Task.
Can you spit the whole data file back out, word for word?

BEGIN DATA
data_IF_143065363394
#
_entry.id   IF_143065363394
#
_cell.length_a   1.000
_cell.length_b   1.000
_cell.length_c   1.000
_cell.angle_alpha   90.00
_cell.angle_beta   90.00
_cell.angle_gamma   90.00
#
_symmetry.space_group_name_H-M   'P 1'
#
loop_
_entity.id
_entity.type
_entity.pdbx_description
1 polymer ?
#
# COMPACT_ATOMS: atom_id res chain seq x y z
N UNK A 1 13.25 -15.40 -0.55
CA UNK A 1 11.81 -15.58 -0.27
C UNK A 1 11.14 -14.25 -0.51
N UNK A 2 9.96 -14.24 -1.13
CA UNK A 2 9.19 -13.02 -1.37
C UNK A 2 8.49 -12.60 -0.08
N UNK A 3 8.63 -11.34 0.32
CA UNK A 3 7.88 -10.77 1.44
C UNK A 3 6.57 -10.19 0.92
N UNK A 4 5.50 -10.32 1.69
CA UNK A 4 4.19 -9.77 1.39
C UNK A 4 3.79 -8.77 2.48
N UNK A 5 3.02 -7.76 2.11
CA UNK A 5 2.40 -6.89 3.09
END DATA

data_IF_143065363394
#
_entry.id   IF_143065363394
#
_cell.length_a   1.000
_cell.length_b   1.000
_cell.length_c   1.000
_cell.angle_alpha   90.00
_cell.angle_beta   90.00
_cell.angle_gamma   90.00
#
_symmetry.space_group_name_H-M   'P 1'
#
loop_
_entity.id
_entity.type
_entity.pdbx_description
1 polymer ?
#
# COMPACT_ATOMS: atom_id res chain seq x y z
N UNK A 1 13.25 -15.40 -0.55
CA UNK A 1 11.81 -15.58 -0.27
C UNK A 1 11.14 -14.25 -0.51
N UNK A 2 9.96 -14.24 -1.13
CA UNK A 2 9.19 -13.02 -1.37
C UNK A 2 8.49 -12.60 -0.08
N UNK A 3 8.63 -11.34 0.32
CA UNK A 3 7.88 -10.77 1.44
C UNK A 3 6.57 -10.19 0.92
N UNK A 4 5.50 -10.32 1.69
CA UNK A 4 4.19 -9.77 1.39
C UNK A 4 3.79 -8.77 2.48
N UNK A 5 3.02 -7.76 2.11
CA UNK A 5 2.40 -6.89 3.09